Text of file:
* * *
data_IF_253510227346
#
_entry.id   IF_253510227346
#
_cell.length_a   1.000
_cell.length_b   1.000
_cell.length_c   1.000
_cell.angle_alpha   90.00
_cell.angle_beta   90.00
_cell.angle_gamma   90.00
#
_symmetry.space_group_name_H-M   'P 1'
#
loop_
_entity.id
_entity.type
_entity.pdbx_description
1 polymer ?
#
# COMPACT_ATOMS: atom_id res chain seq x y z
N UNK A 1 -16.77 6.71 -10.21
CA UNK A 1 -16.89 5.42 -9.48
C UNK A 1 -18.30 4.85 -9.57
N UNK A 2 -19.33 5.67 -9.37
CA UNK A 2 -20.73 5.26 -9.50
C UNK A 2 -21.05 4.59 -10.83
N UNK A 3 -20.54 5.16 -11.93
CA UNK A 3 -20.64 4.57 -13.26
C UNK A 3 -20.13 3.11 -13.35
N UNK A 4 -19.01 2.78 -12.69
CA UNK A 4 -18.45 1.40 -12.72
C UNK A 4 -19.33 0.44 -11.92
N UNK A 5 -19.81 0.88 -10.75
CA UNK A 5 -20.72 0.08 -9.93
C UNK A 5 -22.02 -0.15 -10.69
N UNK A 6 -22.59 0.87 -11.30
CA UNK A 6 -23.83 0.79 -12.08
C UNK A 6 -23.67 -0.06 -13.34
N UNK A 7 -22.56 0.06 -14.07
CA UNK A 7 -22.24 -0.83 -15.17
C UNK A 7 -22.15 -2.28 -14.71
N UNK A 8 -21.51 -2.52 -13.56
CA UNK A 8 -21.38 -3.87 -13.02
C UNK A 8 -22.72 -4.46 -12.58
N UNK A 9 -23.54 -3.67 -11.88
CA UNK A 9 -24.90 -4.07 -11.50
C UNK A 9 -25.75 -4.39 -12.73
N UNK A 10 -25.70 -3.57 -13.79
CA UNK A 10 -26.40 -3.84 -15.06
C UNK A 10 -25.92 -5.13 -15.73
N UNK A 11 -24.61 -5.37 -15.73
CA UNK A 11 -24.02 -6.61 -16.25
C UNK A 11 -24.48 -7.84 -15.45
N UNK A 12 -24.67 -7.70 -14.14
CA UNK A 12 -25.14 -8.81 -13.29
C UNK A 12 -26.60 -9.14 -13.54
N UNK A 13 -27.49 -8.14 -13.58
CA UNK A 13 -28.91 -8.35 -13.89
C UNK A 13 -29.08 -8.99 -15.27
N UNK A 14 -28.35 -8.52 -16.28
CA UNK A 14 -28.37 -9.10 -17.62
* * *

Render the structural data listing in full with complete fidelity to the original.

data_IF_253510227346
#
_entry.id   IF_253510227346
#
_cell.length_a   1.000
_cell.length_b   1.000
_cell.length_c   1.000
_cell.angle_alpha   90.00
_cell.angle_beta   90.00
_cell.angle_gamma   90.00
#
_symmetry.space_group_name_H-M   'P 1'
#
loop_
_entity.id
_entity.type
_entity.pdbx_description
1 polymer ?
#
# COMPACT_ATOMS: atom_id res chain seq x y z
N UNK A 1 -16.77 6.71 -10.21
CA UNK A 1 -16.89 5.42 -9.48
C UNK A 1 -18.30 4.85 -9.57
N UNK A 2 -19.33 5.67 -9.37
CA UNK A 2 -20.73 5.26 -9.50
C UNK A 2 -21.05 4.59 -10.83
N UNK A 3 -20.54 5.16 -11.93
CA UNK A 3 -20.64 4.57 -13.26
C UNK A 3 -20.13 3.11 -13.35
N UNK A 4 -19.01 2.78 -12.69
CA UNK A 4 -18.45 1.40 -12.72
C UNK A 4 -19.33 0.44 -11.92
N UNK A 5 -19.81 0.88 -10.75
CA UNK A 5 -20.72 0.08 -9.93
C UNK A 5 -22.02 -0.15 -10.69
N UNK A 6 -22.59 0.87 -11.30
CA UNK A 6 -23.83 0.79 -12.08
C UNK A 6 -23.67 -0.06 -13.34
N UNK A 7 -22.56 0.06 -14.07
CA UNK A 7 -22.24 -0.83 -15.17
C UNK A 7 -22.15 -2.28 -14.71
N UNK A 8 -21.51 -2.52 -13.56
CA UNK A 8 -21.38 -3.87 -13.02
C UNK A 8 -22.72 -4.46 -12.58
N UNK A 9 -23.54 -3.67 -11.88
CA UNK A 9 -24.90 -4.07 -11.50
C UNK A 9 -25.75 -4.39 -12.73
N UNK A 10 -25.70 -3.57 -13.79
CA UNK A 10 -26.40 -3.84 -15.06
C UNK A 10 -25.92 -5.13 -15.73
N UNK A 11 -24.61 -5.37 -15.73
CA UNK A 11 -24.02 -6.61 -16.25
C UNK A 11 -24.48 -7.84 -15.45
N UNK A 12 -24.67 -7.70 -14.14
CA UNK A 12 -25.14 -8.81 -13.29
C UNK A 12 -26.60 -9.14 -13.54
N UNK A 13 -27.49 -8.14 -13.58
CA UNK A 13 -28.91 -8.35 -13.89
C UNK A 13 -29.08 -8.99 -15.27
N UNK A 14 -28.35 -8.52 -16.28
CA UNK A 14 -28.37 -9.10 -17.62